Shifting to More Progressive Parking Policy: An Examination of Parking Management Strategies to Complement the City of Ottawa’s Updated Minimum Parking Requirements
MetadataShow full item record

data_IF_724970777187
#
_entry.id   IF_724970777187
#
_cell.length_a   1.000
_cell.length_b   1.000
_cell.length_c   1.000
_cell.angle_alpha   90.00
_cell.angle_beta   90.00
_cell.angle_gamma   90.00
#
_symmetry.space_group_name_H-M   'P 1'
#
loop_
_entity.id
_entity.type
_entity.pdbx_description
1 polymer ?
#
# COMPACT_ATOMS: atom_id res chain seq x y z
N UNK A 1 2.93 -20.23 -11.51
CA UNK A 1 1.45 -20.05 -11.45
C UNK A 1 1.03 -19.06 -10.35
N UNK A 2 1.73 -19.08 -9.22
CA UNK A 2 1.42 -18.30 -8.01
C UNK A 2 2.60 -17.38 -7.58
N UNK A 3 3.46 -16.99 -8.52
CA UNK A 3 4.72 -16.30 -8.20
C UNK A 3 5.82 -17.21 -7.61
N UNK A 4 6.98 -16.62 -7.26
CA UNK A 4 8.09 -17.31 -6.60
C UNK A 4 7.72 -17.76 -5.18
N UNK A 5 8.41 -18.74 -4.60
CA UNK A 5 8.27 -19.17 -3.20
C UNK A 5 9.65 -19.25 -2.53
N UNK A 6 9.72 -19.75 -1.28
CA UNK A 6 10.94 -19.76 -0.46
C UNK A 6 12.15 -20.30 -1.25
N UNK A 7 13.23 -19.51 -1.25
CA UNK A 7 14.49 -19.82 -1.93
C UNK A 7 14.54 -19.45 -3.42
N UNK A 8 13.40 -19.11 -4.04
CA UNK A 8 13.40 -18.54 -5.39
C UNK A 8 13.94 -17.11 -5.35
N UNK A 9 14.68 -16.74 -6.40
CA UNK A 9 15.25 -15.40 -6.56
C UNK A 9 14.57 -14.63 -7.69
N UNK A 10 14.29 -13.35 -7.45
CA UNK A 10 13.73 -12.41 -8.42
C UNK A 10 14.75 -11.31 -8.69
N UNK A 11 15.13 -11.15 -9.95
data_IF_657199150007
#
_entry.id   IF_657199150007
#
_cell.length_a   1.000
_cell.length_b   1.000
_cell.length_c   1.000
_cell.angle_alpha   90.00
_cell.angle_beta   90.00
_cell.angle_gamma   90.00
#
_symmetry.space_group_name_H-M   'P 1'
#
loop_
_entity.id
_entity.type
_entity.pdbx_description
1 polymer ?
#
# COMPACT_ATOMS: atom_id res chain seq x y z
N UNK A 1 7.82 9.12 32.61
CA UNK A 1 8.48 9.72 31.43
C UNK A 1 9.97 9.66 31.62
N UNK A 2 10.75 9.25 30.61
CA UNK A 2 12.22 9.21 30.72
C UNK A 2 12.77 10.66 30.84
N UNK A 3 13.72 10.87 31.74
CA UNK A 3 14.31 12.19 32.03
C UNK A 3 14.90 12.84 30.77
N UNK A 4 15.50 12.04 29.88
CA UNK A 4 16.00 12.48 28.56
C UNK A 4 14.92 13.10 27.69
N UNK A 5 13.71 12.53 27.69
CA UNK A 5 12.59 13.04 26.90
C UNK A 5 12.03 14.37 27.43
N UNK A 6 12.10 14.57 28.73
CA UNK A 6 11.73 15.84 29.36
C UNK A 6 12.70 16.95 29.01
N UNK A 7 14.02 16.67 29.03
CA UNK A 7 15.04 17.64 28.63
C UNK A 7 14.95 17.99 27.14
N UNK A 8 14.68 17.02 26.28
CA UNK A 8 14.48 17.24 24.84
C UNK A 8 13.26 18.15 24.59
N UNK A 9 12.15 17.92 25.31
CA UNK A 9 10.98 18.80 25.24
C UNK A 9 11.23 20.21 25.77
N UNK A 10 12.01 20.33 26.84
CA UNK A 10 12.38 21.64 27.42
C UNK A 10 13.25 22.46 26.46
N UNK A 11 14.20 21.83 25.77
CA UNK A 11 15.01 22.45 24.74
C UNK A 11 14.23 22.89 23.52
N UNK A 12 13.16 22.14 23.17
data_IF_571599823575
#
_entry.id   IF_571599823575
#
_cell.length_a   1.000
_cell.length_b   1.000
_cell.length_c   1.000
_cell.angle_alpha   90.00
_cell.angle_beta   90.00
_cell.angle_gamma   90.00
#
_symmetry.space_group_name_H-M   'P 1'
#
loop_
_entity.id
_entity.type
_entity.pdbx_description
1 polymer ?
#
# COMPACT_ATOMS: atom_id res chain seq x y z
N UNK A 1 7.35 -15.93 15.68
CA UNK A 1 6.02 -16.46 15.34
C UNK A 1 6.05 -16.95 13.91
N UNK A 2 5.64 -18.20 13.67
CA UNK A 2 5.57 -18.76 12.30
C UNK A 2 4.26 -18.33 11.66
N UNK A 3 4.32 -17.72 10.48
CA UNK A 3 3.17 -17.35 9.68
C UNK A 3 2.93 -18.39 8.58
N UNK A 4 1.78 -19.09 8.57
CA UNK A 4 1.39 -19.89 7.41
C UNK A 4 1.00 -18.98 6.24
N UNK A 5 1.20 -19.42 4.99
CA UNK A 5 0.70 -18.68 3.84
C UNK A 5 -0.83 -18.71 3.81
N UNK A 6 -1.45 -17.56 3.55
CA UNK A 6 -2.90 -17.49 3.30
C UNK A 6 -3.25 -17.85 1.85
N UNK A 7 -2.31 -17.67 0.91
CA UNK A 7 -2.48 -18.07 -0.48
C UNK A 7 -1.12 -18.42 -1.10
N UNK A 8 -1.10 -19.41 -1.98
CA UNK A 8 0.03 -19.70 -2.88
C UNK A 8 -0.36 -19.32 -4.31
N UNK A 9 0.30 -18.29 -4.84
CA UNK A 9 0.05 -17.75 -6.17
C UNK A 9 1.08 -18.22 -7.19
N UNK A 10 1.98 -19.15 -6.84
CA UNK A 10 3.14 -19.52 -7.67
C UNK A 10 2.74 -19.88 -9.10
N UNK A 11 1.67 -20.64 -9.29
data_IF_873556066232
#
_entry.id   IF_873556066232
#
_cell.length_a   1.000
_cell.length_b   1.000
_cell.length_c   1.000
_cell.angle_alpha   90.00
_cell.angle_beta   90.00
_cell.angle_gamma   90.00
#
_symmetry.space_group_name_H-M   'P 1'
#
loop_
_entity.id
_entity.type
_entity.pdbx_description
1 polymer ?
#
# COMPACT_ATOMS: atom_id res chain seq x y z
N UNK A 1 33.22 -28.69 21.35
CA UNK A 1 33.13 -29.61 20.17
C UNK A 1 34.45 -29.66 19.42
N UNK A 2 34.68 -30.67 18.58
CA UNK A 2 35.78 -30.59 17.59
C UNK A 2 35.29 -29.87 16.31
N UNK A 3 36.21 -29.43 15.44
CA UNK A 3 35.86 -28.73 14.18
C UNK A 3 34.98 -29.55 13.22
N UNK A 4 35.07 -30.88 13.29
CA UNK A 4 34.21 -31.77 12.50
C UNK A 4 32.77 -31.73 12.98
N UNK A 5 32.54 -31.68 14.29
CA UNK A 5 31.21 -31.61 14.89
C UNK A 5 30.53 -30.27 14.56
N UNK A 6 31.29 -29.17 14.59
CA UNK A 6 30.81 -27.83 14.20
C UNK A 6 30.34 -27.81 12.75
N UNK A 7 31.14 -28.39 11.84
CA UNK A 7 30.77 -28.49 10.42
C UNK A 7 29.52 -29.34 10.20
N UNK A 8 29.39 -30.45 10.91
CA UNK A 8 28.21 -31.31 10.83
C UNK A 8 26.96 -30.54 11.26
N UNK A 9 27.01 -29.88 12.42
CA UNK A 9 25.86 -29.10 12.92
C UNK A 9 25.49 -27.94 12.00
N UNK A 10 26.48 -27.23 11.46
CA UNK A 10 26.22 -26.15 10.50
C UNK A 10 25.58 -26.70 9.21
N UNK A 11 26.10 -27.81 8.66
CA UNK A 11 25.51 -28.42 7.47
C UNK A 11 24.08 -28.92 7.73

The purpose of this report is to provide recommendations on parking management strategies that can further complement the City of Ottawa’s parking management goals. This report examined the City of Ottawa’s 2016 Zoning By-law update for minimum parking requirements (MPRs) in Ottawa’s inner-urban area, along inner-urban mainstreets, and near rapid-transit stations, as outlined in Schedule 1A of the Zoning By-law. It asked the following two research questions: 1. How is the City of Ottawa’s 2016 minimum parking requirements update meeting its intended effect in the inner-urban area? 2. What are the best complementary parking management strategies that could support the City of Ottawa’s current parking management goals in the inner-urban area? To answer the first question, six development applications from before the MPR update and six from after the update in a specific ward within the inner-urban area were examined. These applications were examined to determine, if given the option for lower or removed MPRs, developers were opting to build to the new minimums. This helped explain the influence of the new MPRs on parking supply choices and the potential need for additional strategies to further encourage parking supply reduction. The Rideau-Vanier ward was selected because, in terms of development applications, it was the most active ward since the MPR update. The results indicated that, after the MPR update, developers were providing a mix of parking supply. Some supplied parking to the new MPRs, while others supplied much more. The results showed there is room to provide more complementary parking strategies to encourage developers to provide less parking in the ward, thus being more consistent with the City of Ottawa’s goals for the area. To answer the second question, best practices from case studies and parking management strategies were examined in Chapter 5 and 6 of this report. In Chapter 5, four noteworthy municipal case studies were researched to provide takeaway points on implementing progressive parking management strategies. These municipalities were: Halifax (Nova Scotia), Portland (Oregon), Seattle (Washington), and Birmingham (England). Information was collected through comprehensive research on their parking strategies, plans, and policies. In Chapter 6, four specific parking management strategies were studied. In 2008, Todd Litman of the Victoria Transport Policy Institute examined best practices on parking management strategies. Strategies in this report were selected based on that work and include: parking maximums, pricing parking, unbundled parking, and financial incentives. Further information on parking management strategies was collected through a review of academic literature. Ultimately, this report recommended short-term, medium-term, and long-term strategies based on the early results of Ottawa’s 2016 MPR update in the inner-urban area. It also examined best practices on parking management strategies that can be used to complement Ottawa’s current parking goals going forward. The report concludes that the City of Ottawa should further explore the parking management strategies and recommendations outlined in this report to complement its current and future parking and planning goals. The recommendations are to be used as a guide to further study and establish strategies that can impact how parking is supplied and how parking demand is managed in the inner-urban area. While market forces continue to play a dominant role in the amount of parking that is supplied, complementary parking management strategies that incentivize the reduction of parking spaces and that recognize the benefits of providing less parking can better influence developers to remove parking oversupply. Moreover, to be truly effective, these strategies need to work congruously with one another and the results should be continuously monitored.